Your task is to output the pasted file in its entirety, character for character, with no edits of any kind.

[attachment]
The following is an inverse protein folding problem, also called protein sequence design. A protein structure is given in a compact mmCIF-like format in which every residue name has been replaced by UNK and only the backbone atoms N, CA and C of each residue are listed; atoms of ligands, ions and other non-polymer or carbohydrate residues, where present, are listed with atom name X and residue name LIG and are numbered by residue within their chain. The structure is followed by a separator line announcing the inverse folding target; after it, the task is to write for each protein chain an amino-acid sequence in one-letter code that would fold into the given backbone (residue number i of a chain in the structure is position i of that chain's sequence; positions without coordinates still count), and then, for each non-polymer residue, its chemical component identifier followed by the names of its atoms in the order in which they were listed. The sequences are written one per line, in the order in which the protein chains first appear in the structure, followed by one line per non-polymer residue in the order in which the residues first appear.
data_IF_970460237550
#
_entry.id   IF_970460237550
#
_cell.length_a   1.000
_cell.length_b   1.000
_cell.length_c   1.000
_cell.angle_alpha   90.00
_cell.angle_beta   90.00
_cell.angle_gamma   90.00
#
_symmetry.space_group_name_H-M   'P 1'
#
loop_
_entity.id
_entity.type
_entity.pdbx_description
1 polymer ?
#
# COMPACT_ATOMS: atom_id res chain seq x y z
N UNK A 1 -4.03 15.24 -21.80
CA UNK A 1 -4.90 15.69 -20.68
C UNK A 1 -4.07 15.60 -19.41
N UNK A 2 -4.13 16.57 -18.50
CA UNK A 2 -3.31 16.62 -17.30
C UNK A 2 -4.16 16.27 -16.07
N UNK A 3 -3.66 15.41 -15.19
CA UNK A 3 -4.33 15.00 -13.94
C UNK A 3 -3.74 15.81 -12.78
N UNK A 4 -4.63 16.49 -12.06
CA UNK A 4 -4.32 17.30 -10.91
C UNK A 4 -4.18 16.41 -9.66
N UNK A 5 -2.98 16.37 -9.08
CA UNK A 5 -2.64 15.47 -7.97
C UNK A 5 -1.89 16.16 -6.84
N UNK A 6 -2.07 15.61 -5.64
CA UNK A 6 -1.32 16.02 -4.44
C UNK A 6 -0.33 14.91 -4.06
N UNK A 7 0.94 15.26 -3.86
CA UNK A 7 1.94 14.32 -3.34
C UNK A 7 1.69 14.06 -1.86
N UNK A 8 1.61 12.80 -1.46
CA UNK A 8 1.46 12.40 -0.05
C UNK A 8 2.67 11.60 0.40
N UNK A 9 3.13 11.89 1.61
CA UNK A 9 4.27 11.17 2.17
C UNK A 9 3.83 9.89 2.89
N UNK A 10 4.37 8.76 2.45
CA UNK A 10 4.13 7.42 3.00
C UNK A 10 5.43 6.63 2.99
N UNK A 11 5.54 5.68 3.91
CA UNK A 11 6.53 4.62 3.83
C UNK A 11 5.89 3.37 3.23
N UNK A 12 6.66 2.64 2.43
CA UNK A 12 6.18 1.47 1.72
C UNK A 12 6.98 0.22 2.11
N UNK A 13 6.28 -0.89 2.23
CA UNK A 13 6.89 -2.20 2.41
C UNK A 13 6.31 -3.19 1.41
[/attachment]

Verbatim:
The following is an inverse protein folding problem, also called protein sequence design. A protein structure is given in a compact mmCIF-like format in which every residue name has been replaced by UNK and only the backbone atoms N, CA and C of each residue are listed; atoms of ligands, ions and other non-polymer or carbohydrate residues, where present, are listed with atom name X and residue name LIG and are numbered by residue within their chain. The structure is followed by a separator line announcing the inverse folding target; after it, the task is to write for each protein chain an amino-acid sequence in one-letter code that would fold into the given backbone (residue number i of a chain in the structure is position i of that chain's sequence; positions without coordinates still count), and then, for each non-polymer residue, its chemical component identifier followed by the names of its atoms in the order in which they were listed. The sequences are written one per line, in the order in which the protein chains first appear in the structure, followed by one line per non-polymer residue in the order in which the residues first appear.
data_IF_970460237550
#
_entry.id   IF_970460237550
#
_cell.length_a   1.000
_cell.length_b   1.000
_cell.length_c   1.000
_cell.angle_alpha   90.00
_cell.angle_beta   90.00
_cell.angle_gamma   90.00
#
_symmetry.space_group_name_H-M   'P 1'
#
loop_
_entity.id
_entity.type
_entity.pdbx_description
1 polymer ?
#
# COMPACT_ATOMS: atom_id res chain seq x y z
N UNK A 1 -4.03 15.24 -21.80
CA UNK A 1 -4.90 15.69 -20.68
C UNK A 1 -4.07 15.60 -19.41
N UNK A 2 -4.13 16.57 -18.50
CA UNK A 2 -3.31 16.62 -17.30
C UNK A 2 -4.16 16.27 -16.07
N UNK A 3 -3.66 15.41 -15.19
CA UNK A 3 -4.33 15.00 -13.94
C UNK A 3 -3.74 15.81 -12.78
N UNK A 4 -4.63 16.49 -12.06
CA UNK A 4 -4.32 17.30 -10.91
C UNK A 4 -4.18 16.41 -9.66
N UNK A 5 -2.98 16.37 -9.08
CA UNK A 5 -2.64 15.47 -7.97
C UNK A 5 -1.89 16.16 -6.84
N UNK A 6 -2.07 15.61 -5.64
CA UNK A 6 -1.32 16.02 -4.44
C UNK A 6 -0.33 14.91 -4.06
N UNK A 7 0.94 15.26 -3.86
CA UNK A 7 1.94 14.32 -3.34
C UNK A 7 1.69 14.06 -1.86
N UNK A 8 1.61 12.80 -1.46
CA UNK A 8 1.46 12.40 -0.05
C UNK A 8 2.67 11.60 0.40
N UNK A 9 3.13 11.89 1.61
CA UNK A 9 4.27 11.17 2.17
C UNK A 9 3.83 9.89 2.89
N UNK A 10 4.37 8.76 2.45
CA UNK A 10 4.13 7.42 3.00
C UNK A 10 5.43 6.63 2.99
N UNK A 11 5.54 5.68 3.91
CA UNK A 11 6.53 4.62 3.83
C UNK A 11 5.89 3.37 3.23
N UNK A 12 6.66 2.64 2.43
CA UNK A 12 6.18 1.47 1.72
C UNK A 12 6.98 0.22 2.11
N UNK A 13 6.28 -0.89 2.23
CA UNK A 13 6.89 -2.20 2.41
C UNK A 13 6.31 -3.19 1.41